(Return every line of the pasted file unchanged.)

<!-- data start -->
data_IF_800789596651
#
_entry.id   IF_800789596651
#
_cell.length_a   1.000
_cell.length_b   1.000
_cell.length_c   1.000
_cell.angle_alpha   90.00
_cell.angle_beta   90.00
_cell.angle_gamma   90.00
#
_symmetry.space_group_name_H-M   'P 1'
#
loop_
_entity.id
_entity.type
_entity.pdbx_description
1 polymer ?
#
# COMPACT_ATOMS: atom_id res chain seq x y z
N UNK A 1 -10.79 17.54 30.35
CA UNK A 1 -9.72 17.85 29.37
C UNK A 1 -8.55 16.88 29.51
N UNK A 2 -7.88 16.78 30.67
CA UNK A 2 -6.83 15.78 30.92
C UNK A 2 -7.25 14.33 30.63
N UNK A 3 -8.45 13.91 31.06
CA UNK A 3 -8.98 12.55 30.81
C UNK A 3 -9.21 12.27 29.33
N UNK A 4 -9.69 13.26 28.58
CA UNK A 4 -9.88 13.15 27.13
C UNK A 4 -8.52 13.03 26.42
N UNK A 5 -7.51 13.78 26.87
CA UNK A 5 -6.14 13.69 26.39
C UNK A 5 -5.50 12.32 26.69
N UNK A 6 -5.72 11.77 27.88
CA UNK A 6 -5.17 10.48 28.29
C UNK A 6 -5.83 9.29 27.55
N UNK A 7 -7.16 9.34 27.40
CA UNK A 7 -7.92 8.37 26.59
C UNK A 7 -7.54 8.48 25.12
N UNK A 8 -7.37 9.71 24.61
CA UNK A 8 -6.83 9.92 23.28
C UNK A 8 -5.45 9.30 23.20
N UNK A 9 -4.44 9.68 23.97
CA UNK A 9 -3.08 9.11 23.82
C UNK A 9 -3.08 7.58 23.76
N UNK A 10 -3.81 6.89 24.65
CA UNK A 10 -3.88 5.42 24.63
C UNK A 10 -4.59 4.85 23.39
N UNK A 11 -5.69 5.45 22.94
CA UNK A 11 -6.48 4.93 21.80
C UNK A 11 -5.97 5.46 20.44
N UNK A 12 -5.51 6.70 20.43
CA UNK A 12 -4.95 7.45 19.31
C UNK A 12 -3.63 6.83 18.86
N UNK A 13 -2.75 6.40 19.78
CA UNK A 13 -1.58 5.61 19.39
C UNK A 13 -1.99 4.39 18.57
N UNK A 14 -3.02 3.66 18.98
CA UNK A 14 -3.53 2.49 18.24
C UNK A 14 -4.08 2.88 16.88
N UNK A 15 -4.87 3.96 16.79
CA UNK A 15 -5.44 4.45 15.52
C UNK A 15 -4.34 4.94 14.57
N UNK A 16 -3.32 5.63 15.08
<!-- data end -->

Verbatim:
data_IF_800789596651
#
_entry.id   IF_800789596651
#
_cell.length_a   1.000
_cell.length_b   1.000
_cell.length_c   1.000
_cell.angle_alpha   90.00
_cell.angle_beta   90.00
_cell.angle_gamma   90.00
#
_symmetry.space_group_name_H-M   'P 1'
#
loop_
_entity.id
_entity.type
_entity.pdbx_description
1 polymer ?
#
# COMPACT_ATOMS: atom_id res chain seq x y z
N UNK A 1 -10.79 17.54 30.35
CA UNK A 1 -9.72 17.85 29.37
C UNK A 1 -8.55 16.88 29.51
N UNK A 2 -7.88 16.78 30.67
CA UNK A 2 -6.83 15.78 30.92
C UNK A 2 -7.25 14.33 30.63
N UNK A 3 -8.45 13.91 31.06
CA UNK A 3 -8.98 12.55 30.81
C UNK A 3 -9.21 12.27 29.33
N UNK A 4 -9.69 13.26 28.58
CA UNK A 4 -9.88 13.15 27.13
C UNK A 4 -8.52 13.03 26.42
N UNK A 5 -7.51 13.78 26.87
CA UNK A 5 -6.14 13.69 26.39
C UNK A 5 -5.50 12.32 26.69
N UNK A 6 -5.72 11.77 27.88
CA UNK A 6 -5.17 10.48 28.29
C UNK A 6 -5.83 9.29 27.55
N UNK A 7 -7.16 9.34 27.40
CA UNK A 7 -7.92 8.37 26.59
C UNK A 7 -7.54 8.48 25.12
N UNK A 8 -7.37 9.71 24.61
CA UNK A 8 -6.83 9.92 23.28
C UNK A 8 -5.45 9.30 23.20
N UNK A 9 -4.44 9.68 23.97
CA UNK A 9 -3.08 9.11 23.82
C UNK A 9 -3.08 7.58 23.76
N UNK A 10 -3.81 6.89 24.65
CA UNK A 10 -3.88 5.42 24.63
C UNK A 10 -4.59 4.85 23.39
N UNK A 11 -5.69 5.45 22.94
CA UNK A 11 -6.48 4.93 21.80
C UNK A 11 -5.97 5.46 20.44
N UNK A 12 -5.51 6.70 20.43
CA UNK A 12 -4.95 7.45 19.31
C UNK A 12 -3.63 6.83 18.86
N UNK A 13 -2.75 6.40 19.78
CA UNK A 13 -1.58 5.61 19.39
C UNK A 13 -1.99 4.39 18.57
N UNK A 14 -3.02 3.66 18.98
CA UNK A 14 -3.53 2.49 18.24
C UNK A 14 -4.08 2.88 16.88
N UNK A 15 -4.87 3.96 16.79
CA UNK A 15 -5.44 4.45 15.52
C UNK A 15 -4.34 4.94 14.57
N UNK A 16 -3.32 5.63 15.08